Climate change hits hard in the Australian outback
The once mighty Darling River, Australia's longest waterway, is dwindling by the day beneath a blazing blue sky, its sluggish waters an unhealthy shade of pea-green.
The Darling is the lifeblood of Bourke, one of Australia's most celebrated outback towns. Located in the parched west of New South Wales state, the expression "back o' Bourke" is understood by all Australians to mean in the middle of nowhere. But the town's legendary resilience has been pushed to a breaking point by six years of drought, the worst "big dry" since the British settlement of Australia in 1788.
Desperate graziers have taken to rounding up the flocks of feral goats which inhabit the scrub. Until recently dismissed as pests, they are now the only thing left to sell. The mental stress is enormous – a national mental health organization, Beyond Blue, has claimed an Australian farmer commits suicide once every four days.
The drought has prompted an intense debate in Australia about the effects of global warming and whether some areas are becoming too dry for farming. But the government, which like the US has refused to sign the Kyoto Protocol on global warming, insists there is no proven connection between climate change and drought.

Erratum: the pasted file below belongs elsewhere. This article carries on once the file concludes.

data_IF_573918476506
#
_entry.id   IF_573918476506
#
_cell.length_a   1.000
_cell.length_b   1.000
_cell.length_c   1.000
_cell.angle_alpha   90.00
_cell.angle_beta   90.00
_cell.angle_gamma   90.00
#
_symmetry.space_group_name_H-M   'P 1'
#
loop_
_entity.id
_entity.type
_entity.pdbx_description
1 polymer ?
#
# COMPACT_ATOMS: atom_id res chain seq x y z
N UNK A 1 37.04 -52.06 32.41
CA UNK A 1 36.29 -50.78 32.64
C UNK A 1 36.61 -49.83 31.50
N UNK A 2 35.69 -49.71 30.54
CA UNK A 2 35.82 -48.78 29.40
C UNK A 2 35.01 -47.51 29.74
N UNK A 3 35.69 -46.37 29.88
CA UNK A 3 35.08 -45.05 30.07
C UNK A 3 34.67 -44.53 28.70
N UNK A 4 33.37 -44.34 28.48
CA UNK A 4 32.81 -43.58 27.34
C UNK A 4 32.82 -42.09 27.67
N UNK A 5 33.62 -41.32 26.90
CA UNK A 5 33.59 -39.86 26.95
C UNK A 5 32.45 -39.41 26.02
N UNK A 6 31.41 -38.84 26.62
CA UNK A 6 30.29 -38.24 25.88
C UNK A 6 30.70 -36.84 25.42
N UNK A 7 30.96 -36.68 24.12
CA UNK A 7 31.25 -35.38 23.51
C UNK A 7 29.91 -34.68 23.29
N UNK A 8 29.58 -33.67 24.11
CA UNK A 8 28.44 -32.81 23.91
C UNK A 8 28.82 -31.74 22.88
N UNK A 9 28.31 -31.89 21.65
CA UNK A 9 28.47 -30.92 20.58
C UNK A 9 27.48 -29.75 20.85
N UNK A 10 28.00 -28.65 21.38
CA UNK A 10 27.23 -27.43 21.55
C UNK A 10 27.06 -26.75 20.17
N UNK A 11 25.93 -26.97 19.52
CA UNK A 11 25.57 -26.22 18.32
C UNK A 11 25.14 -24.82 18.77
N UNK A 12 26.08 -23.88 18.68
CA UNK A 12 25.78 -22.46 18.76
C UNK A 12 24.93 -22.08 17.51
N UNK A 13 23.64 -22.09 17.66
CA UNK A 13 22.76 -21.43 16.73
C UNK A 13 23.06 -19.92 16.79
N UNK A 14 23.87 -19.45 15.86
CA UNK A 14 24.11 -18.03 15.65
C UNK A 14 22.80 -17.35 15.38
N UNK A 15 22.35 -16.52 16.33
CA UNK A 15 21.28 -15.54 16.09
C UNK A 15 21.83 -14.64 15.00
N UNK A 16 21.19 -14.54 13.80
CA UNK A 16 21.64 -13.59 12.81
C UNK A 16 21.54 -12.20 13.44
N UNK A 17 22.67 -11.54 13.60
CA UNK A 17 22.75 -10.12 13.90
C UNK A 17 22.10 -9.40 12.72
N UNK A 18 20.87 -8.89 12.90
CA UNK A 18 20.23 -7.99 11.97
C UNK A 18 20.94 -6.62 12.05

Unless the drought breaks soon, Bourke will become "an economic and social disaster," according to a recent report published by Charles Sturt University in New South Wales.
Australia was ranked 47th out of 56 nations for its lack of willingness to deal with climate change in a study published last week by a German environmental group, Germanwatch. The US, meanwhile, ranked 53rd.
The drought is taking a heavy toll on towns across the outback, but its effect on Bourke, 485 miles north-west of Sydney, is particularly acute.
"Bourke is on the brink," concluded the report. Unlike other towns in the bush, Bourke has no mining to fall back on. Its reliance on irrigation for vast cotton fields and citrus fruit plantations also makes it vulnerable to lack of rain.
There has been no cotton crop for three years due to lack of water, and orange and tangerine orchards are withering.
The town's Aborigines have been particularly hard hit because they rely heavily on the seasonal jobs provided by agriculture.
"It's had a major impact," said Alister Ferguson, Bourke's most senior Aboriginal representative. "Families have a lot less money to spend on food and their kids."
Even the local wildlife seems exhausted. Kangaroos lie panting on a lawn in front of an office building on the outskirts of town, and a pair of emus barely manage to break into a run when startled by the side of the road.
Farmers are selling their properties, and those that remain on the land are struggling to survive financially.
Without sufficient grazing, they have had to either sell all their sheep and cattle or buy in feed at great expense. Sixty sheep and cattle ranches in the Shire of Bourke – an area about the size of Denmark – now have no animals left at all.
Graham Brown, 58, who owns a 430,000 acre farm 190 miles west of Bourke, says it is the harshest drought he has experienced.